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Monthly Archives: September 2011
There’s not much point editorialising about the proposed introduction of a user-pays fast-track system at VCAT (as reported in The Age today). The case against is pretty much self-evident, and well enough laid out by various parties in that story; and even those who support it will see it as a necessary evil, rather than the ideal way to resource the justice system. But I thought it was worth going back to what Matthew Guy said to Planning News about VCAT when we interviewed him, before the election.
I wrote a couple of months back about the power of movies to preserve a record of cities as they used to be. In that post I included various pieces of footage of Melbourne, and one interesting thing was how recognisable the streets remained. There was no mistaking many locations – such as Princes Bridge, Elizabeth Street, and St Kilda Road – in footage as much as a century old. Despite everything that has gone on in the last century, Melbourne in the 1910s remains fundamentally recognisable. But how much can a city change?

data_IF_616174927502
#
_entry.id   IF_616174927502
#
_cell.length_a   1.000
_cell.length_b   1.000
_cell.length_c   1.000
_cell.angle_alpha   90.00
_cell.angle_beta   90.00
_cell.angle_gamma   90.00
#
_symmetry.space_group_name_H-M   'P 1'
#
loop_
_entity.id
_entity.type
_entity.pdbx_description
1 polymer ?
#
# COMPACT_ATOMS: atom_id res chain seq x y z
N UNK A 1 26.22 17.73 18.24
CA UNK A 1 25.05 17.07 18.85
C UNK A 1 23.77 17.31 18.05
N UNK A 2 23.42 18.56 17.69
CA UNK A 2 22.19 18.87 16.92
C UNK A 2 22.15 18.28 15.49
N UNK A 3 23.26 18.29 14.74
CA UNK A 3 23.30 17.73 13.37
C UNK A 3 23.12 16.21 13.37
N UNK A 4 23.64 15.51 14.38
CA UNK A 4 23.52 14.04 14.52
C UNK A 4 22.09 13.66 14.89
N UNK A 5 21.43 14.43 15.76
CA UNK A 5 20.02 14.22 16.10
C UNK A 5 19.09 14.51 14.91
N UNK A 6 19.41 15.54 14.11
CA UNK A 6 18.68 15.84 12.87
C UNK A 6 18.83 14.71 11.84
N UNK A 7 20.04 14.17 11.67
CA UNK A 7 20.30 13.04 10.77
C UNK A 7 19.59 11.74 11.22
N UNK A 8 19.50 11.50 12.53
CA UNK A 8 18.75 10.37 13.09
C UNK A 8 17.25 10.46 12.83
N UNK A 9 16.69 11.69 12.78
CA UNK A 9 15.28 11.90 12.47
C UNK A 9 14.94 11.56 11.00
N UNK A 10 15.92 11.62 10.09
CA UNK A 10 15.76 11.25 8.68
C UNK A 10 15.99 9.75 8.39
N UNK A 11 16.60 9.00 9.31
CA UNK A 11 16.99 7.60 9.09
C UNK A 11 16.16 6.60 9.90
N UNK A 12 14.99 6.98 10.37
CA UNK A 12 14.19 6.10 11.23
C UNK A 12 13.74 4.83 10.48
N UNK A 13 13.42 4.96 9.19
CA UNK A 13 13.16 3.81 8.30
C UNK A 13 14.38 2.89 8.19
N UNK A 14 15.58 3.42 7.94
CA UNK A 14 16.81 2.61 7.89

That question was prompted by a video guaranteed to push both my film and planning nerd buttons: 1940s footage of Los Angeles recorded to be back-projection footage for a driving scene in an (unknown) movie project. This came to my attention via The Atlantic and UrbanPhoto blog’s twitter feed, and was originally posted in truly astounding quality by The Internet Archive (here). Below is a YouTube embed, but you can get even better quality on their page.
This footage is of Downtown L.A. and the nearby Bunker Hill district, and it gives some sense of just how profoundly Los Angeles has been transformed. In my previous post I alluded to the remarkable books by John Bengtson that reconstruct silent-film-era Los Angeles from the films of Buster Keaton, Charlie Chaplin, and Harold Lloyd; one thing you get from his work is an idea of just how different a kind of city Los Angeles was in the first part of the twentieth century. This footage reinforces that.